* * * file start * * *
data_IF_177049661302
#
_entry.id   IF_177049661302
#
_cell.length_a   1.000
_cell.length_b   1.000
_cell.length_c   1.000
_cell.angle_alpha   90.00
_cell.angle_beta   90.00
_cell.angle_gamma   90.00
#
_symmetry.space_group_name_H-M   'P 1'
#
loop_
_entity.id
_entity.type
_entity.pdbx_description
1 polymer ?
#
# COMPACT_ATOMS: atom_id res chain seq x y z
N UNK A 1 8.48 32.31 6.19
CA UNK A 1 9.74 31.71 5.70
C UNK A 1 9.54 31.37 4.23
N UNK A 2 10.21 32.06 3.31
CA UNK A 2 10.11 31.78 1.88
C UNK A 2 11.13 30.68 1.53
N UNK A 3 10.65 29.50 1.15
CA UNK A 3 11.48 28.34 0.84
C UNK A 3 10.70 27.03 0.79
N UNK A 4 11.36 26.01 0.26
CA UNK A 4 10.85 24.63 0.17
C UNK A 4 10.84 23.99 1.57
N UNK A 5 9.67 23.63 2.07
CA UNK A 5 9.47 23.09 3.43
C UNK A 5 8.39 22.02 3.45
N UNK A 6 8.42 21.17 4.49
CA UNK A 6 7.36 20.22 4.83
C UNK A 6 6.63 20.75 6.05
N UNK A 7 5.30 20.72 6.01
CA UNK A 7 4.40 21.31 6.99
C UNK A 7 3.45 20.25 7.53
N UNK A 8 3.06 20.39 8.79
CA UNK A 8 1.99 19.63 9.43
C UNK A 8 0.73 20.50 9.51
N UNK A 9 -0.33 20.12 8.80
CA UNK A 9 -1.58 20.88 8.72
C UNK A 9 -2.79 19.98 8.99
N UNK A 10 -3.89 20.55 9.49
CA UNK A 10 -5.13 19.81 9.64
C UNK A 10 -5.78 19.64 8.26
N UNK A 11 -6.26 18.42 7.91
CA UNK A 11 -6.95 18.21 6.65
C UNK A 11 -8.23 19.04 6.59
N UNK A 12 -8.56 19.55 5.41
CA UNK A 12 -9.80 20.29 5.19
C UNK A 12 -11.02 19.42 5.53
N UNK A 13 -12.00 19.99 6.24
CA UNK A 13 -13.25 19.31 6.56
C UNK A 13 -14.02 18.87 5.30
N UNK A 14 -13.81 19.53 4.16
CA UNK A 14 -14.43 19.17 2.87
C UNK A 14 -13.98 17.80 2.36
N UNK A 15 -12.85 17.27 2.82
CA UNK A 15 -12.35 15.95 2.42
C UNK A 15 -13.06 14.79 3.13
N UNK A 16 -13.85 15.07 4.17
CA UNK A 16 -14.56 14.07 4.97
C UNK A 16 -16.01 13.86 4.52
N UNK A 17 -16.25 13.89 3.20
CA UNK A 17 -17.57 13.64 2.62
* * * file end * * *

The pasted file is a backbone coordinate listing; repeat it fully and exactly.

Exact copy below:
data_IF_177049661302
#
_entry.id   IF_177049661302
#
_cell.length_a   1.000
_cell.length_b   1.000
_cell.length_c   1.000
_cell.angle_alpha   90.00
_cell.angle_beta   90.00
_cell.angle_gamma   90.00
#
_symmetry.space_group_name_H-M   'P 1'
#
loop_
_entity.id
_entity.type
_entity.pdbx_description
1 polymer ?
#
# COMPACT_ATOMS: atom_id res chain seq x y z
N UNK A 1 8.48 32.31 6.19
CA UNK A 1 9.74 31.71 5.70
C UNK A 1 9.54 31.37 4.23
N UNK A 2 10.21 32.06 3.31
CA UNK A 2 10.11 31.78 1.88
C UNK A 2 11.13 30.68 1.53
N UNK A 3 10.65 29.50 1.15
CA UNK A 3 11.48 28.34 0.84
C UNK A 3 10.70 27.03 0.79
N UNK A 4 11.36 26.01 0.26
CA UNK A 4 10.85 24.63 0.17
C UNK A 4 10.84 23.99 1.57
N UNK A 5 9.67 23.63 2.07
CA UNK A 5 9.47 23.09 3.43
C UNK A 5 8.39 22.02 3.45
N UNK A 6 8.42 21.17 4.49
CA UNK A 6 7.36 20.22 4.83
C UNK A 6 6.63 20.75 6.05
N UNK A 7 5.30 20.72 6.01
CA UNK A 7 4.40 21.31 6.99
C UNK A 7 3.45 20.25 7.53
N UNK A 8 3.06 20.39 8.79
CA UNK A 8 1.99 19.63 9.43
C UNK A 8 0.73 20.50 9.51
N UNK A 9 -0.33 20.12 8.80
CA UNK A 9 -1.58 20.88 8.72
C UNK A 9 -2.79 19.98 8.99
N UNK A 10 -3.89 20.55 9.49
CA UNK A 10 -5.13 19.81 9.64
C UNK A 10 -5.78 19.64 8.26
N UNK A 11 -6.26 18.42 7.91
CA UNK A 11 -6.95 18.21 6.65
C UNK A 11 -8.23 19.04 6.59
N UNK A 12 -8.56 19.55 5.41
CA UNK A 12 -9.80 20.29 5.19
C UNK A 12 -11.02 19.42 5.53
N UNK A 13 -12.00 19.99 6.24
CA UNK A 13 -13.25 19.31 6.56
C UNK A 13 -14.02 18.87 5.30
N UNK A 14 -13.81 19.53 4.16
CA UNK A 14 -14.43 19.17 2.87
C UNK A 14 -13.98 17.80 2.36
N UNK A 15 -12.85 17.27 2.82
CA UNK A 15 -12.35 15.95 2.42
C UNK A 15 -13.06 14.79 3.13
N UNK A 16 -13.85 15.07 4.17
CA UNK A 16 -14.56 14.07 4.97
C UNK A 16 -16.01 13.86 4.52
N UNK A 17 -16.25 13.89 3.20
CA UNK A 17 -17.57 13.64 2.62